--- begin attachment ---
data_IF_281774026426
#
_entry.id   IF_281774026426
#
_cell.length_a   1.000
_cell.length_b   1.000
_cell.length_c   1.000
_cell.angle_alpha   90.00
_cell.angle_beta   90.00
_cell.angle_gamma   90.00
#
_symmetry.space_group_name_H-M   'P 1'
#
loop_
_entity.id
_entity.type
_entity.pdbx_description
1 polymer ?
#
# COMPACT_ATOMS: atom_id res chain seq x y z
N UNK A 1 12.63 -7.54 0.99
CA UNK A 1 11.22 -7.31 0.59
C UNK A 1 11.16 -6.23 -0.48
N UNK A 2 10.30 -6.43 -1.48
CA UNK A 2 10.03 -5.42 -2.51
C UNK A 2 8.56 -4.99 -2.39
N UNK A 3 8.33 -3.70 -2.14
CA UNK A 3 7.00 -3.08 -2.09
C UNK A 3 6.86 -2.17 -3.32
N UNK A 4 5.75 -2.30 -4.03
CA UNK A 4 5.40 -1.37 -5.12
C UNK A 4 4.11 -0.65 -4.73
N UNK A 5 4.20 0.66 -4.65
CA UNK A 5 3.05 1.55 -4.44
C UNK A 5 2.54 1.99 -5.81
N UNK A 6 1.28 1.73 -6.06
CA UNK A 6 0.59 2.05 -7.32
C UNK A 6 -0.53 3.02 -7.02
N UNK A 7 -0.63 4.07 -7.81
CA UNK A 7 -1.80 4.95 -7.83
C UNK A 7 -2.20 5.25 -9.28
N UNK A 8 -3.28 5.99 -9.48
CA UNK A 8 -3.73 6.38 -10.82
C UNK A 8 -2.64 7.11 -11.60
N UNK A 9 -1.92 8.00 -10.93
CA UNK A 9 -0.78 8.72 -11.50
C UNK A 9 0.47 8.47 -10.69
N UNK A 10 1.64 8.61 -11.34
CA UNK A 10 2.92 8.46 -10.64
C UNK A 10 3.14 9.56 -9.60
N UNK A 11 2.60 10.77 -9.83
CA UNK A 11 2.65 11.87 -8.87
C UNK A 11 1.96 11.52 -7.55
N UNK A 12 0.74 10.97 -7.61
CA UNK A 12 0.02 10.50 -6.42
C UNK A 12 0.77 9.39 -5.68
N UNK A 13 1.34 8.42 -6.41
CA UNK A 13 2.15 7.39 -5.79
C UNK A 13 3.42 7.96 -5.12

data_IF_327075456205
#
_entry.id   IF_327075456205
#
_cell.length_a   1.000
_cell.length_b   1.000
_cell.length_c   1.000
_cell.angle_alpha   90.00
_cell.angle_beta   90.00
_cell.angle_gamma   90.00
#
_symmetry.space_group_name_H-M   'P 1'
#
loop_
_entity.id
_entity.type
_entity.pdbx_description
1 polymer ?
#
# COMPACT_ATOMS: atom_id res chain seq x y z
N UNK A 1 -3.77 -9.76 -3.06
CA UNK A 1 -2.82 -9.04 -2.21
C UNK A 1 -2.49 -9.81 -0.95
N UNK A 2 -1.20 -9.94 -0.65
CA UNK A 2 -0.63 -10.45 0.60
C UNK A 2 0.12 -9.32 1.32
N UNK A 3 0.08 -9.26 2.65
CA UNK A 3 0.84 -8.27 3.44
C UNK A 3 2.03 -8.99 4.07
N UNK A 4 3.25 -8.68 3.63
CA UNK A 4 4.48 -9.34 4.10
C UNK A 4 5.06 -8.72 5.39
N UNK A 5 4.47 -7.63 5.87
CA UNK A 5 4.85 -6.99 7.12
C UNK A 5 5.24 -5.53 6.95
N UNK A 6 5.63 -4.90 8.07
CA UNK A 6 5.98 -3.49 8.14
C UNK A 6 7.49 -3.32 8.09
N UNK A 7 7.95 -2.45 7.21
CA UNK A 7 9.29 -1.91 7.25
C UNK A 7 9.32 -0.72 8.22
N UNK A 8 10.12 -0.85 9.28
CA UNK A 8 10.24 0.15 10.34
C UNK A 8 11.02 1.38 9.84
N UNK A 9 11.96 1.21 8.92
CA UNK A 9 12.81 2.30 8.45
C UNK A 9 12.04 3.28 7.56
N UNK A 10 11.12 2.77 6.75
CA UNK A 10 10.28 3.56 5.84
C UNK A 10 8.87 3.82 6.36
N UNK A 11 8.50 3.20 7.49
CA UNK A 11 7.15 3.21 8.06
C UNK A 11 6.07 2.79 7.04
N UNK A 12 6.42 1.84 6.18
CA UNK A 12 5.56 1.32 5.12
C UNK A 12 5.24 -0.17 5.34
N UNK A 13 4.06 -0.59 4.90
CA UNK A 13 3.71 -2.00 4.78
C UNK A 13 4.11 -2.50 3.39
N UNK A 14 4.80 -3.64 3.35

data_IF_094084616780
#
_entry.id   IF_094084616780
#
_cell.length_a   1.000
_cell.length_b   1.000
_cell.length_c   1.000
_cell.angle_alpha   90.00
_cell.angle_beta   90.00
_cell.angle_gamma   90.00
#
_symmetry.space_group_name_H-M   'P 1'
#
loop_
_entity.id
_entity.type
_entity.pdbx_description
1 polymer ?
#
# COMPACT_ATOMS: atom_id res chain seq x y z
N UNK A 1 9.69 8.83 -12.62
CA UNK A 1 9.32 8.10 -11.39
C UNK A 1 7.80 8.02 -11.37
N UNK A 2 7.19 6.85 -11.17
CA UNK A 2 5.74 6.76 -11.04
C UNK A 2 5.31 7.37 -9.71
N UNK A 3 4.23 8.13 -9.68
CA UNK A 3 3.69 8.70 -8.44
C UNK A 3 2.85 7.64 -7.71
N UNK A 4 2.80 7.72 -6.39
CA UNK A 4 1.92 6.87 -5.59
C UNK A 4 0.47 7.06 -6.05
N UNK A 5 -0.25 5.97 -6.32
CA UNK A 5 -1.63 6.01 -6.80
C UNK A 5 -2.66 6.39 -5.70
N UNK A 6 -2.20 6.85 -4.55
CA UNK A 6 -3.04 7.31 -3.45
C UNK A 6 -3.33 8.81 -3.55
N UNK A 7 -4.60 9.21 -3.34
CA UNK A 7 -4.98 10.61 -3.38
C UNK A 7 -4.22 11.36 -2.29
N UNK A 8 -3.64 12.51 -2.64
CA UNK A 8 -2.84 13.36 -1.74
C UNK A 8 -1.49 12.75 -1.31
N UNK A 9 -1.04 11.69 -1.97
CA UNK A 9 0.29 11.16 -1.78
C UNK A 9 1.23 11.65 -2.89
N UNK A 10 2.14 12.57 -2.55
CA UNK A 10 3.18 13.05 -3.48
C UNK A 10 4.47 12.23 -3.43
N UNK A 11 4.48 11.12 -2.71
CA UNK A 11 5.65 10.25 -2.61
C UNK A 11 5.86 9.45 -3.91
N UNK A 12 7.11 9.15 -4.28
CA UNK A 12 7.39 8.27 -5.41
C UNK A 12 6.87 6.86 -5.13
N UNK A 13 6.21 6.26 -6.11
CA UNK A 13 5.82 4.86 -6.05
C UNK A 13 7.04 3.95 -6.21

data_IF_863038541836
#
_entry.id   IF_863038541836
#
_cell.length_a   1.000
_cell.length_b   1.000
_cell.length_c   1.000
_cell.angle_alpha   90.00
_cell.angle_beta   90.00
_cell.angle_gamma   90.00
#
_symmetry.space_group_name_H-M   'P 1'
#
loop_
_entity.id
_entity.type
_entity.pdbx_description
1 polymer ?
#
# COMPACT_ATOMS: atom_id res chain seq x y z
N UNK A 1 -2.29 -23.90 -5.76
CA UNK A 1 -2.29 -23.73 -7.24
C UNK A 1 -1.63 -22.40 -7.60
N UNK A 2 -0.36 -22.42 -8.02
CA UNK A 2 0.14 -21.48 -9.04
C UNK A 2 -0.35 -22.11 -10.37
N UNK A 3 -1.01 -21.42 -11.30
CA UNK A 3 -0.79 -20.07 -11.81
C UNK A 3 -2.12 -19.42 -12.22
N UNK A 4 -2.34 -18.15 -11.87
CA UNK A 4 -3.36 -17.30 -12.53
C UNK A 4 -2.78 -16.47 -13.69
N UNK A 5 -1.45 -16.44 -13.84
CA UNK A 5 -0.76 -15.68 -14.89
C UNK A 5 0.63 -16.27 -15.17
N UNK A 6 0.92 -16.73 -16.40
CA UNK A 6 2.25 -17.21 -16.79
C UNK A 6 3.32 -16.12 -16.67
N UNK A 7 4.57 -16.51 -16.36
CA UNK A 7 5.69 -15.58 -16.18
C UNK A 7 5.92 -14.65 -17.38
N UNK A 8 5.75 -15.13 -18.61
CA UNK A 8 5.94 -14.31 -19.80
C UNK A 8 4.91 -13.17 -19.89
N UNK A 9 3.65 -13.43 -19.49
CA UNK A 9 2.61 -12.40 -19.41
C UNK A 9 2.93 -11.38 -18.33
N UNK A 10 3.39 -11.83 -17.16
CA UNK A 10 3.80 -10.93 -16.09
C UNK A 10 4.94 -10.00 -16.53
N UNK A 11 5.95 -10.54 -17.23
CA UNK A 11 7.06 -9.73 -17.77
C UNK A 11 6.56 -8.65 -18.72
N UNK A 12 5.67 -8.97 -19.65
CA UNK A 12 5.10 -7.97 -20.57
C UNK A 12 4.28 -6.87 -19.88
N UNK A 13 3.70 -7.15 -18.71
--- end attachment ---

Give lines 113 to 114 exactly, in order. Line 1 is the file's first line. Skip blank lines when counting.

N UNK A 12 6.42 1.84 6.18
CA UNK A 12 5.56 1.32 5.12